The Father Factor: Is Dad Holding You Back?

Does your career seem to be stalled?

Do you have trouble interacting with your boss or co-workers? If so, it may be time to examine your relationship with your father.

According to a new book by Stephan Poulter, the father figure is the key to internal confidence.

He spoke to "Good Morning America" co-anchor Robin Roberts about the different kinds of fathers and how their personalities influenced their offspring's career opportunities.

In his book, "The Father Factor: How Your Father's Legacy Impacts Your Career," Poulter outlines five major father types, including the "Superachiever," "Time Bomb," "Passive," "Absent" and "Compassionate/Mentor."

Each type has its positives and negatives, Poulter said.

He provides questionnaires for identifying your father's type and addresses how to counteract his potentially negative impact.

Children of the "Time Bomb" father, for example, who explodes in anger at his family, learn how to read people and their moods. These skills make them good at personnel jobs, but they also may have troubles with trust.

An example of the "Time Bomb" or explosive father is former President Clinton's stepfather.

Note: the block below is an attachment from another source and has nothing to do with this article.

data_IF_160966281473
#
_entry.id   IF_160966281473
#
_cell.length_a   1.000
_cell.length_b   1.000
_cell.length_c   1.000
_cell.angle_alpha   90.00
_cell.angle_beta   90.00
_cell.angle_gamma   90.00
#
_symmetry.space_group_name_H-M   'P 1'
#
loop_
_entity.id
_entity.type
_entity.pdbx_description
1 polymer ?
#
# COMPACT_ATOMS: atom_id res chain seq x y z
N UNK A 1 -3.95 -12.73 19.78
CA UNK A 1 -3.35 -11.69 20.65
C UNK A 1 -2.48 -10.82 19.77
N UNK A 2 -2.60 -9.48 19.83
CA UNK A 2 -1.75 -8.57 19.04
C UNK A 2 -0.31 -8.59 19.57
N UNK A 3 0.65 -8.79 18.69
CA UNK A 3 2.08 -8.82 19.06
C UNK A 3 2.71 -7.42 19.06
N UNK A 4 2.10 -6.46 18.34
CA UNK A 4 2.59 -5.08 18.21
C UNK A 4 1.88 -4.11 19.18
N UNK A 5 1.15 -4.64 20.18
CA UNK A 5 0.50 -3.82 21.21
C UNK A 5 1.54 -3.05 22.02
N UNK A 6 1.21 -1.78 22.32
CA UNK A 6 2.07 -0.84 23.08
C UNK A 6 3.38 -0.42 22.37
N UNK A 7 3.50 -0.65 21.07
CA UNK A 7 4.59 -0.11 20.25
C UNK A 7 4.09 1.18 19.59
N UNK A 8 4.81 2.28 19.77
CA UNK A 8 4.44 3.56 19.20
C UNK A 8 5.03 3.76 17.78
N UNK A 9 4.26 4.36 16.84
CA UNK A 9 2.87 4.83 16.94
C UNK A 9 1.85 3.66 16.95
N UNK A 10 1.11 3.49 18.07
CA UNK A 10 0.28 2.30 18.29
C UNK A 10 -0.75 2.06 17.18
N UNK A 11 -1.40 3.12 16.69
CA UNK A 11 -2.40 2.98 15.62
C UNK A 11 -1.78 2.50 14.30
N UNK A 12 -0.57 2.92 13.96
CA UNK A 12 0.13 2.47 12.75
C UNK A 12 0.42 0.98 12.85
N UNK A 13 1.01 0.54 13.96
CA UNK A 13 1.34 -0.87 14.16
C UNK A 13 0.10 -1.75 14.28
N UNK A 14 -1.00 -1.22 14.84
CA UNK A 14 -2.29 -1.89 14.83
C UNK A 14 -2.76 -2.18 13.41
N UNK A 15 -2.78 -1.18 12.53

"He [Clinton] always admitted he was excellent reading people because as a child he had to learn how to read his stepfather in order to have a safe evening," Poulter said.

Different Types, Different Effects

The "Superachiever" father affects production and performance, Poulter said.

"The bottom line -- there is not much emotion with this father," he said. "It's all about performance."

The "Passive" father is particularly common. Poulter estimates 40 percent of people are raised with a passive dad.

An "Absent" father may live in the same home as his children, but may not be involved in their lives.

"Many times the 'absent' father creates anger in the son and daughter," Poulter said.

The "Compassionate/Mentor" father is the one most of us hope for, Poulter said.

"Tiger Woods and his father exemplify that model," Poulter said.

Earl Woods, who recently passed away, always said he wanted the golf phenom to be a fantastic human being.

"His [Tiger Woods'] dad found what he loved and helped him get there," Poulter said.

Poulter says the first step to changing is to understand under which category your father falls.

At the end of the day, he stressed that people must take responsibility for themselves, rather than blame their mother or father for their problems. He believes examining your relationship with your father can be an important tool.

"This is a piece of the puzzle," he said. "But you have the keys to your future, and knowing more helps you unlock and move forward."